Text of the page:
In recent years, instances of neurotrauma in the elderly have been increasing. This article addresses the clinical characteristics, management strategy, and outcome in elderly patients with traumatic brain injury (TBI). Falls to the ground either from standing or from heights are the most common causes of TBI in the elderly, since both motor and physiological functions are degraded in the elderly. Subdural, contusional and intracerebral hematomas are more common in the elderly than the young as the acute traumatic intracranial lesion. High frequency of those lesions has been proposed to be associated with increased volume of the subdural space resulting from the atrophy of the brain in the elderly. The delayed aggravation of intracranial hematomas has been also explained by such anatomical and physiological changes present in the elderly. Delayed hyperemia/hyperperfusion may also be a characteristic of the elderly TBI, although its mechanisms are not fully understood. In addition, widely used pre-injury anticoagulant and antiplatelet therapies may be associated with delayed aggravation, making the management difficult for elderly TBI. It is an urgent issue to establish preventions and treatments for elderly TBI, since its outcome has been remained poor for more than 40 years.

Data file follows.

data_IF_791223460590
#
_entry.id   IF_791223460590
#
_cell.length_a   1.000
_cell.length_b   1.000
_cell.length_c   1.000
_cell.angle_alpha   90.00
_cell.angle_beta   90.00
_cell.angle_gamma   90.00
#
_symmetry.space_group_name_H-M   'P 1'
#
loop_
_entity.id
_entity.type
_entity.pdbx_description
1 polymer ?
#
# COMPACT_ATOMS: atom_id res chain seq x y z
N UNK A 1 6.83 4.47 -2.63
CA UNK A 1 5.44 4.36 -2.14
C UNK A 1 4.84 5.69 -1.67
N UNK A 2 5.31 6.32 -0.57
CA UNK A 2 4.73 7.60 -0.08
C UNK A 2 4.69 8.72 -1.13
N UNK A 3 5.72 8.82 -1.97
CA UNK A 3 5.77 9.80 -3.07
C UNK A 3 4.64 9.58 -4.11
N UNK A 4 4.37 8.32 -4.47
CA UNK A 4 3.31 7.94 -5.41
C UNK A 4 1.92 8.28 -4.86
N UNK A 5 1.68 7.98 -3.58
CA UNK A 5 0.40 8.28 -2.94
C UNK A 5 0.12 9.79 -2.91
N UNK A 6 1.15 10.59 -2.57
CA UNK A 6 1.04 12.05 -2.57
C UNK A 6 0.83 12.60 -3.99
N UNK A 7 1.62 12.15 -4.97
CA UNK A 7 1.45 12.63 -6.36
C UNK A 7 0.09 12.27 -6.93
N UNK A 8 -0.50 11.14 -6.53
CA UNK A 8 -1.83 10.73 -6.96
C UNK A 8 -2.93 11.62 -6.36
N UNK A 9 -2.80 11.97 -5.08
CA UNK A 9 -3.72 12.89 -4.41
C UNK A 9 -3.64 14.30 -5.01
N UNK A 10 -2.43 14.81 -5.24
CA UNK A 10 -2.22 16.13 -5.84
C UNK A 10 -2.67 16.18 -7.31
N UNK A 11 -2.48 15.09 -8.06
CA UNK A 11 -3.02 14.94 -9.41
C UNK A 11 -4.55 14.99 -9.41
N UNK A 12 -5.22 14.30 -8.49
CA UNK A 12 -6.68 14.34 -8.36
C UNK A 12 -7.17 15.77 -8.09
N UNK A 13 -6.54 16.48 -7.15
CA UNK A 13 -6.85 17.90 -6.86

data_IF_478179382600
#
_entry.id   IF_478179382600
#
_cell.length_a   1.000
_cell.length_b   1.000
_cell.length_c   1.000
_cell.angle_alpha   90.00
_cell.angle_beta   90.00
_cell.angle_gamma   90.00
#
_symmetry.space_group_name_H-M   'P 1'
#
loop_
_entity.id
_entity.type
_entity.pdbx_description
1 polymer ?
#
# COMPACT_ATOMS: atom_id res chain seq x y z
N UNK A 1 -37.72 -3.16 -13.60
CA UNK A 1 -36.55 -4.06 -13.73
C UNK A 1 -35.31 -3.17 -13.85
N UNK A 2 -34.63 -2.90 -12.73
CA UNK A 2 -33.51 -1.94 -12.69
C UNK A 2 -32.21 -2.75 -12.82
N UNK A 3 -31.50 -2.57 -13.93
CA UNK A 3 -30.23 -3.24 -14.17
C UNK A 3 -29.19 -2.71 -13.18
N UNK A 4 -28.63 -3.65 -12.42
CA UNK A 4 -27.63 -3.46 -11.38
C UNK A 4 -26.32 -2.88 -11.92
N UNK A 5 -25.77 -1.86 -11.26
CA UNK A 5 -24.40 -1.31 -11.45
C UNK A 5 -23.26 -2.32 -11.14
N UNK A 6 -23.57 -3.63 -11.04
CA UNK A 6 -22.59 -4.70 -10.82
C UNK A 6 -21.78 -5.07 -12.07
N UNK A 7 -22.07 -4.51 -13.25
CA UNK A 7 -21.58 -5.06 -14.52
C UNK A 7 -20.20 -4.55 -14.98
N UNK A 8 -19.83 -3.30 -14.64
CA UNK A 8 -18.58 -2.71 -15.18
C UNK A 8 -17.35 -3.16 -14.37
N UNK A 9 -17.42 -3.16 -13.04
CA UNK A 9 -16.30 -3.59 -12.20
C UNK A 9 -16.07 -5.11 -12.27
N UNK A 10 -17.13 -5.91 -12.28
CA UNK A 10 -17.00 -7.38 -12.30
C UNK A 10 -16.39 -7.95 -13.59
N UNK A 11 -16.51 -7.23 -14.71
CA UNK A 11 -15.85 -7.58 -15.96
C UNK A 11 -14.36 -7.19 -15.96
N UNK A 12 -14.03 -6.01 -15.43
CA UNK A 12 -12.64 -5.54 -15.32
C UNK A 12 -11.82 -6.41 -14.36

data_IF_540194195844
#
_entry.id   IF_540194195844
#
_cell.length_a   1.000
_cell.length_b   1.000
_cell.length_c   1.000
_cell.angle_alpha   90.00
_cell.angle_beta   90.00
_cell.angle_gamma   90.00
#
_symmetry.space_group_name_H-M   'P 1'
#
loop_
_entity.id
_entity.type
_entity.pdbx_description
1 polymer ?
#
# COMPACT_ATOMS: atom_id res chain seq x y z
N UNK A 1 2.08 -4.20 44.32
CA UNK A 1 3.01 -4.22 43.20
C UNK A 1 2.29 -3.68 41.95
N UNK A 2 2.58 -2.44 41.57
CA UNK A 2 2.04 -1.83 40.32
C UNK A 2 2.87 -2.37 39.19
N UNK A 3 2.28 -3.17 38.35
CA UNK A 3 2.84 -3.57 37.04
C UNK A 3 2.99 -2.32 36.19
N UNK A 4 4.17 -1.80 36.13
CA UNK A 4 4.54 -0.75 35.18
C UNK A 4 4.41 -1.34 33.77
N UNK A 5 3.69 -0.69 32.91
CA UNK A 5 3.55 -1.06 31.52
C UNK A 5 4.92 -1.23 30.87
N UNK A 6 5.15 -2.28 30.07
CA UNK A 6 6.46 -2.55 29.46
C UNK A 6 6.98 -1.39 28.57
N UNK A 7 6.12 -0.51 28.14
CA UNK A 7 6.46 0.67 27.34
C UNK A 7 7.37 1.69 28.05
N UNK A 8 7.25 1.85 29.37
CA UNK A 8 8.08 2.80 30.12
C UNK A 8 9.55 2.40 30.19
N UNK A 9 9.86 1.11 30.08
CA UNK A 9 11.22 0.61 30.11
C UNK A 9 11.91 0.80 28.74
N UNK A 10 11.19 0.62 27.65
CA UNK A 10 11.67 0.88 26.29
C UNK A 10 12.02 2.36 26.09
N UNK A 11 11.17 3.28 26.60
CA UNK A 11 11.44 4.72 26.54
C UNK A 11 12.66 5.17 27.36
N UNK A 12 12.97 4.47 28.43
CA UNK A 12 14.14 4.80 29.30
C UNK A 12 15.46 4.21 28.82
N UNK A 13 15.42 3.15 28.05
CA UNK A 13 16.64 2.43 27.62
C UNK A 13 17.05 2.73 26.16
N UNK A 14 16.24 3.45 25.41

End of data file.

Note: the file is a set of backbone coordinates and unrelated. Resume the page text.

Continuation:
- Delayed deterioration
- Traumatic brain injury (TBI)